Continents cannot jump north, then south, then north again. Nor can they flounce, twist, lurch or vault. The team’s first goal was to create a program that would model a plate’s movement not on a flat piece of paper, but on a sphere. The continents were given multiple axes, or rotations, allowing the land and plates to move independently, which they appear to do if you do not know they are connected. (The old models generally got the continents right, but took no account of the boundaries and movement of the plates.)
One of their biggest advances was in strictly modeling the globe according to a set of laws—the “rules of plate tectonics”—that scientists have gleaned from decades of meticulous study of the sea floor. One version of these rules goes back to Scotese, but the Sydney group and others have updated them.
For instance, no continent can exceed a speed limit of 20 centimeters a year, but ocean floors can move faster than continents. Generally speaking, continents cannot make abrupt, jerky movements (although, as Scotese says, “every once in a while … wham!”). Large continents have never rotated completely around, or even by 180 degrees, over just a few tens of millions of years. And, aside from the occasional wham, the affairs of the Earth have generally unfolded slowly and smoothly. Continents cannot jump north, then south, then north again. Nor can they flounce, twist, lurch or vault.
Here is a depiction by the Sydney group showing the speed of the Pangaea breakup.
A key thing that made this possible was leaps in computing power. The kind of brute force required, Mueller said, was generally not available for use by academic geologists. When time could be arranged on a fast computer, it could take 10 days or even two weeks to run dozens of possible configurations of the solid Earth over a 250-million-year period, to figure out which one was the likeliest to be correct. The latest supercomputers, though, can do the same work in three or four days.
One of Mueller’s researchers, Kara Matthews, recently finished knitting together two models of the pre- and post-Pangaean eras—one that went to 230 million years ago (230 Ma, in the standard notation), and the second from there to 410 Ma. The former is Mueller’s and the latter was created by Oslo’s Torsvik and a postdoc named Mathew Domeier. Both pieces are regarded as standard works, and the challenge for Matthews was mainly how to make them seamlessly work together. The result is an exhaustive model in 1-million year increments, much more granular than the 10-million-year intervals used in prior depictions.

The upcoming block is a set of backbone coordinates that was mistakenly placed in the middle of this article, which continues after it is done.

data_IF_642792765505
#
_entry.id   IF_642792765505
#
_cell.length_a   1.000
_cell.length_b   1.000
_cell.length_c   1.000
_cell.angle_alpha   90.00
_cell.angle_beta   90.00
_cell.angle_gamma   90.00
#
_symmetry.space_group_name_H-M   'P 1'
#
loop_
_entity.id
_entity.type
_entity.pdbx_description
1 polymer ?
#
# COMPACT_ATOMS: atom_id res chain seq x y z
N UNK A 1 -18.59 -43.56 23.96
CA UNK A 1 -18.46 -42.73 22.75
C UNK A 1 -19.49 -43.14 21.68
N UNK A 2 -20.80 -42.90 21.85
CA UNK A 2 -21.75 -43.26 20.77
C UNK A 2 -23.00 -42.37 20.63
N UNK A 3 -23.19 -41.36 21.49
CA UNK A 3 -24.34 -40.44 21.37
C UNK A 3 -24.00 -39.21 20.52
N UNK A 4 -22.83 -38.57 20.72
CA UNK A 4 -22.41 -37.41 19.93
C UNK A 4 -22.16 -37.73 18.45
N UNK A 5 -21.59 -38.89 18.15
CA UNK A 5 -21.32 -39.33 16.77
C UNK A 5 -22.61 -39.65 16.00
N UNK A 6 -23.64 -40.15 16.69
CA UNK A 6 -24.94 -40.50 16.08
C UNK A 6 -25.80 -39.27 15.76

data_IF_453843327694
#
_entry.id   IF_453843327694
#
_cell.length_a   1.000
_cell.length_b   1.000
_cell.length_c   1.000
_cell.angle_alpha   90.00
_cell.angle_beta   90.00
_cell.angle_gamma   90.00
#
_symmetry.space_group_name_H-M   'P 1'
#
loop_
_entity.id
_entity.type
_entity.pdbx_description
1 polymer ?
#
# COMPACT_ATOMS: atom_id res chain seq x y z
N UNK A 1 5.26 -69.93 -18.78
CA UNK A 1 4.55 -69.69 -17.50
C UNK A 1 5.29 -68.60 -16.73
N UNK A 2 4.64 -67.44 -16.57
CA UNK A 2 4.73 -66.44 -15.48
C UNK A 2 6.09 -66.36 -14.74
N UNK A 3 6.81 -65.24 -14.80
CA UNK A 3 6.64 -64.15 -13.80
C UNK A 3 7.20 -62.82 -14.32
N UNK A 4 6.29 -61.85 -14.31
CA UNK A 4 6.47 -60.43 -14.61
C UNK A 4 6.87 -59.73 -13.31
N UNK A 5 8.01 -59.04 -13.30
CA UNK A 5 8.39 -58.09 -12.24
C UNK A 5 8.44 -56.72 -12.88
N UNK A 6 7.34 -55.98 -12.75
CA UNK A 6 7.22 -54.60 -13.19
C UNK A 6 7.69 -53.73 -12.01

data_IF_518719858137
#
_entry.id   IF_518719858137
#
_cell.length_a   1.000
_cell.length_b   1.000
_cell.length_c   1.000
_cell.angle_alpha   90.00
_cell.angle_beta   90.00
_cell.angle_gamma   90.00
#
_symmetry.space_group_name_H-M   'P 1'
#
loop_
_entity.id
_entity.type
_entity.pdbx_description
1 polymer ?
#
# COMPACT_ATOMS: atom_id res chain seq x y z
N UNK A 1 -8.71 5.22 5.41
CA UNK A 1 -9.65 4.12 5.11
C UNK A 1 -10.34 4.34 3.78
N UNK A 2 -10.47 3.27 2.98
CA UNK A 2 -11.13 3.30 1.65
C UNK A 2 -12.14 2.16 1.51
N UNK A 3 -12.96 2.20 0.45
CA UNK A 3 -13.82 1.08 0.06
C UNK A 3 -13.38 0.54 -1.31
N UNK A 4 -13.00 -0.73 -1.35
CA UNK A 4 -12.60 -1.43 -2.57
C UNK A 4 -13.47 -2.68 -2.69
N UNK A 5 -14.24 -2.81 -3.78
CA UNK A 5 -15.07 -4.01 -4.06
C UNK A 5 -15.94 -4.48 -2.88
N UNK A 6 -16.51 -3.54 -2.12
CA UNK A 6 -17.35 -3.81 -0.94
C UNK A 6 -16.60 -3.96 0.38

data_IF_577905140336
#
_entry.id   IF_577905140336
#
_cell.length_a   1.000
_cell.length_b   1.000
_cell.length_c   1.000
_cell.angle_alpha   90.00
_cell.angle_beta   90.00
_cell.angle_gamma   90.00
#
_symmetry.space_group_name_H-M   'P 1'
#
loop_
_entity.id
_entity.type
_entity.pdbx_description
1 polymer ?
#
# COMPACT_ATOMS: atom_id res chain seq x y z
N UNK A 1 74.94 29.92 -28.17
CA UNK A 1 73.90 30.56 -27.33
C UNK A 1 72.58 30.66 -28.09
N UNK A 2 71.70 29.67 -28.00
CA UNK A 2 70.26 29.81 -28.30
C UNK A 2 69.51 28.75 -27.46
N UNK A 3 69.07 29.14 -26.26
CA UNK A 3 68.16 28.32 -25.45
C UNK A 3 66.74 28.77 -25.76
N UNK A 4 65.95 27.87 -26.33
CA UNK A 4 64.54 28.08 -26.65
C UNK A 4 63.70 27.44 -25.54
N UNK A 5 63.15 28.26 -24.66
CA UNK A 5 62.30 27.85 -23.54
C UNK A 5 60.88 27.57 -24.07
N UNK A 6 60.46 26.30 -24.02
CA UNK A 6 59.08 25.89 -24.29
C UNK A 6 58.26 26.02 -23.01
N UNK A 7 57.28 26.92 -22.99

Another big advance is that the new model seeks to correctly place the continents longitudinally. Torsvik had used an experimental method that he argues correctly finds longitude. (In April he will be awarded the prestigious Arthur Holmes Medal in part for his pioneering work on the method.) It relies on what he believes are lodestars—enormous chunks of superlatively old, deeply buried rock with the inelegant names Large Igneous Province (LIP) and Large Low Shear Wave Velocity Province (LLSVP).
In a 2014 paper, Torvsik asserted that his longitudinal method works at least as far back as the Cambrian explosion of 540 Ma, when the diversity of life experienced a momentous increase. One key reason is the stability of two LLSVPs (one below Africa and a second underneath the Pacific), which, unlike much of the Earth’s land mass, appear to have stayed almost immobile since the Cambrian explosion. While everything else on the planet was moving around through time, the LLSVPs were not, and thus are fixed longitudinal references.
Another key advance in Matthews’ combined model is in unifying the surface with the deep Earth all the way to the core. Distinct from competing animations, which feature only the land masses on the surface of the globe, the GPlates model reveals the moving, roiling Earth underneath, in addition to the tell-tale appearance of the reversing magnetic lines on a spreading Atlantic Ocean.
But while thrilling, that would be almost an anti-climax if Mueller’s team stopped there—if they did not now set out to extend the GPlates model to Rodinia and beyond. Which is what came next.
When the existence of Rodinia was first proposed in the 1970s, it suffered some of the same ridicule as Wegener’s original theory. Zheng-Xiang Li, a professor at Curtin University and one of the world’s foremost experts on Rodinia, said that all through the 1980s, he risked professional scorn to suggest that there had been a cycle of supercontinents—“cycles was a bad word,” he said. The most daring acceptable hypothesis was that Pangaea was an accident, or at most an “episode,” words that did not necessarily suggest that it had predecessors. As for Rodinia, its name had not even been coined yet. The orthodoxy was that Pangaea was unique and discreet.